Great fishing = solid license sales in New York
Albany — Fishing license sales in New York are poised to increase in the 2011-12 license year, which ends Sept. 30.
DEC officials said figures showed the major license categories – resident fishing, nonresident fishing, resident senior fishing and resident sportsman (which includes fishing) – were nearly at 100 percent of last year’s total through mid-July.
“We are, right now, about 95-98 percent of the various fishing licenses sold compared to last year,” DEC assistant director of fish, wildlife and marine resources Doug Stang said last month. “Looking at what our sales were last year in August, when you add that on we’ll be at 100 percent of last year or maybe a little bit above.”
DEC officials said several factors may be playing into the solid fishing license sales, but the biggest may be some outstanding fishing across the state.
“The fishing has been good,” Stang said. “Lake Ontario, in particular, has been absolutely spectacular and it has held up. They were catching chinook (salmon) early and they’re still catching them through the summer and we anticipate quite a run this fall. And the weather has been good; folks are getting out.”
Preliminary results from the spring Lake Ontario fishing boat survey conducted by DEC supported DEC’s theory. The catch rate for trout and salmon was 5.3 fish per boat trip between April 15 and May 31.
That’s the highest ever recorded in the survey’s 28-year history.
The harvest rate – the number of fish creeled – was at 2.4 fish per outing, another record high.
DEC fisheries biologist Jana Lantry said that while brown trout are typically the most common species caught in the spring, the April-May catches of chinook salmon were outstanding.
“That’s unusual,” Lantry said. “We don’t know why. It could be the warm water temperature (a product of an early-spring heat wave). It also appears there’s two very good age classes of chinook salmon (those 2 and 3 years old) in the lake this year.”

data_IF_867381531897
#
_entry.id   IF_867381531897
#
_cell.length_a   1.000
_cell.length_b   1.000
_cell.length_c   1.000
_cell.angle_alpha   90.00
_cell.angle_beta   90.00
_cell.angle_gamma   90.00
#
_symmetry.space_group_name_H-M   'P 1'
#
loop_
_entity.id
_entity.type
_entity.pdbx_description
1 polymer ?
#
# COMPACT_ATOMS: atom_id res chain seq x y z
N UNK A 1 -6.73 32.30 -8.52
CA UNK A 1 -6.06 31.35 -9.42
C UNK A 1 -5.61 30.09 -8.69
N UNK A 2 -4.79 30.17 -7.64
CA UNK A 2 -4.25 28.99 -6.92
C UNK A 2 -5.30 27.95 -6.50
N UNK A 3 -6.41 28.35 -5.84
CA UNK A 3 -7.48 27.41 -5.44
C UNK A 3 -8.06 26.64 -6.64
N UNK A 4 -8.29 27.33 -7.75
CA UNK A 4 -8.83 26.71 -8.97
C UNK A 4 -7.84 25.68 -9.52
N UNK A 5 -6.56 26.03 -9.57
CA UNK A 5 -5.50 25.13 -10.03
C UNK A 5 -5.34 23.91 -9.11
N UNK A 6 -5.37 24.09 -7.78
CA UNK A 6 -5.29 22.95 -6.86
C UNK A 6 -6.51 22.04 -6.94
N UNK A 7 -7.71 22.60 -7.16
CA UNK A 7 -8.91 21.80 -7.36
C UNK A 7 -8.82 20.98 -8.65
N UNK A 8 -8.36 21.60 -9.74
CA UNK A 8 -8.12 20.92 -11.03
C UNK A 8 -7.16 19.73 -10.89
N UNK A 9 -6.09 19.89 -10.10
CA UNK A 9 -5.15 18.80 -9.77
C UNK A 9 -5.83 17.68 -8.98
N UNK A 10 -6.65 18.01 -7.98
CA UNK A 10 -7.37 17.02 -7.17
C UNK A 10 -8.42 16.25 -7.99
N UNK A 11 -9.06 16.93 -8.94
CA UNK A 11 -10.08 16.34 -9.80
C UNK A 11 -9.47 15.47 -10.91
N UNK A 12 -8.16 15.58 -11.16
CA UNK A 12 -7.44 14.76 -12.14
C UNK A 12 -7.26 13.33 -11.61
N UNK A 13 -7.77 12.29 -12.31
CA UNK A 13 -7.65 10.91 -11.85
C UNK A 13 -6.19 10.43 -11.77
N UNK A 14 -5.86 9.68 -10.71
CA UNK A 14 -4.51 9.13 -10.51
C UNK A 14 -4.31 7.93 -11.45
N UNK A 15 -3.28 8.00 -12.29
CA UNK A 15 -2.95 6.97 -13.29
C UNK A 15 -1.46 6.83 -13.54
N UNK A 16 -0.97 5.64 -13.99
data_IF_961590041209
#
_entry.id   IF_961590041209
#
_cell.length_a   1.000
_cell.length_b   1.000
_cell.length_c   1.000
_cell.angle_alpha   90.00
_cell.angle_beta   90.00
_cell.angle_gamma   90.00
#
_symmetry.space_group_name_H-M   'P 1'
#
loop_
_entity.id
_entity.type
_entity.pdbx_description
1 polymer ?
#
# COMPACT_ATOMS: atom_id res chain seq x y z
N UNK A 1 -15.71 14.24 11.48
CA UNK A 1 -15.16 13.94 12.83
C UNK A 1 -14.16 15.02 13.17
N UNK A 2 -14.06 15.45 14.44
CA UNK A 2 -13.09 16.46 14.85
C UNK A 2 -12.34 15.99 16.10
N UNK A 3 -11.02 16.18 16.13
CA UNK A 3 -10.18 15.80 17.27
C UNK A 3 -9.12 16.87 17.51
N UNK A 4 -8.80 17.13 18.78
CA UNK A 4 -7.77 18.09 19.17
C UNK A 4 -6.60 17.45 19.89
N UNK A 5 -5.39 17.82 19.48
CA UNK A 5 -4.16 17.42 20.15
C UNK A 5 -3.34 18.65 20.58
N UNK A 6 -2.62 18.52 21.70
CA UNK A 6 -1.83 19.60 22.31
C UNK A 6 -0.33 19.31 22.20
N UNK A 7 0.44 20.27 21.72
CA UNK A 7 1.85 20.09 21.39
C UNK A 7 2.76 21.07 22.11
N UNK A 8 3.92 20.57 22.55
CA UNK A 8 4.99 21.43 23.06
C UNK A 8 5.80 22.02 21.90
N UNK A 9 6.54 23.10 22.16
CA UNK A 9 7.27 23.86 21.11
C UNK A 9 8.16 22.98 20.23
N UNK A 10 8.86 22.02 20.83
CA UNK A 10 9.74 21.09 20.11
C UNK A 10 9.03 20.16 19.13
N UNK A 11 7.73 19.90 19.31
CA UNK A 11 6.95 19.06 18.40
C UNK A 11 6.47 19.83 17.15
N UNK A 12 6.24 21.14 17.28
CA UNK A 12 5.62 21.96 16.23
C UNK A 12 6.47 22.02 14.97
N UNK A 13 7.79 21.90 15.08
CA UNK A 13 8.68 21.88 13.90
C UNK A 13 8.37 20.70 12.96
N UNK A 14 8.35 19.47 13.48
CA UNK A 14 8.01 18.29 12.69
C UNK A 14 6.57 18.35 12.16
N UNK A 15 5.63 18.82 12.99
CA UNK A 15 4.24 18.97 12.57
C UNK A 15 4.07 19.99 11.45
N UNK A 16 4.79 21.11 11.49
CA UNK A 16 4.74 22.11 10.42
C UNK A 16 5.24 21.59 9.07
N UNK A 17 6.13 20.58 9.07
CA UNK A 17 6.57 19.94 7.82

The survey covers a stretch of Lake Ontario from Fort Niagara over to Henderson Harbor in the eastern basin, about 200 miles of shoreline.
Increased occupancy at most state-run campgrounds across New York may also be playing a role in solid fishing license sales.
“There’s been an uptick in folks camping, and camping and fishing go hand in hand, particularly in New York,” Stang said. “A lot of our campgrounds are located on the water.”
DEC has also increased fishing license availability at those campgrounds through Internet access to the DECALS licensing system.
Some license categories – resident and nonresident 1- and 7-day licenses – are running well below the 2010-11 total. But DEC officials say that’s typical for this time of the license year, which ends Sept. 30.
“We’ll get a lot of 1- and 7-day license sales in mid-August and into September from folks coming up to Lake Ontario and the Salmon River and tributaries (to fish the famed salmon run),” Stang said. “Oak
Orchard will be responsible for a lot of license sales as well, but most of those will come in October and will be reflected in next year’s sales.”
The strong fishing license sales come during an uneasy economic time, but that doesn’t surprise DEC.
“In the past, we’ve actually seen fishing license sales – and, to a certain degree, hunting license sales – actually go up in a tough economy,” Stang said. “People are staying closer to home.”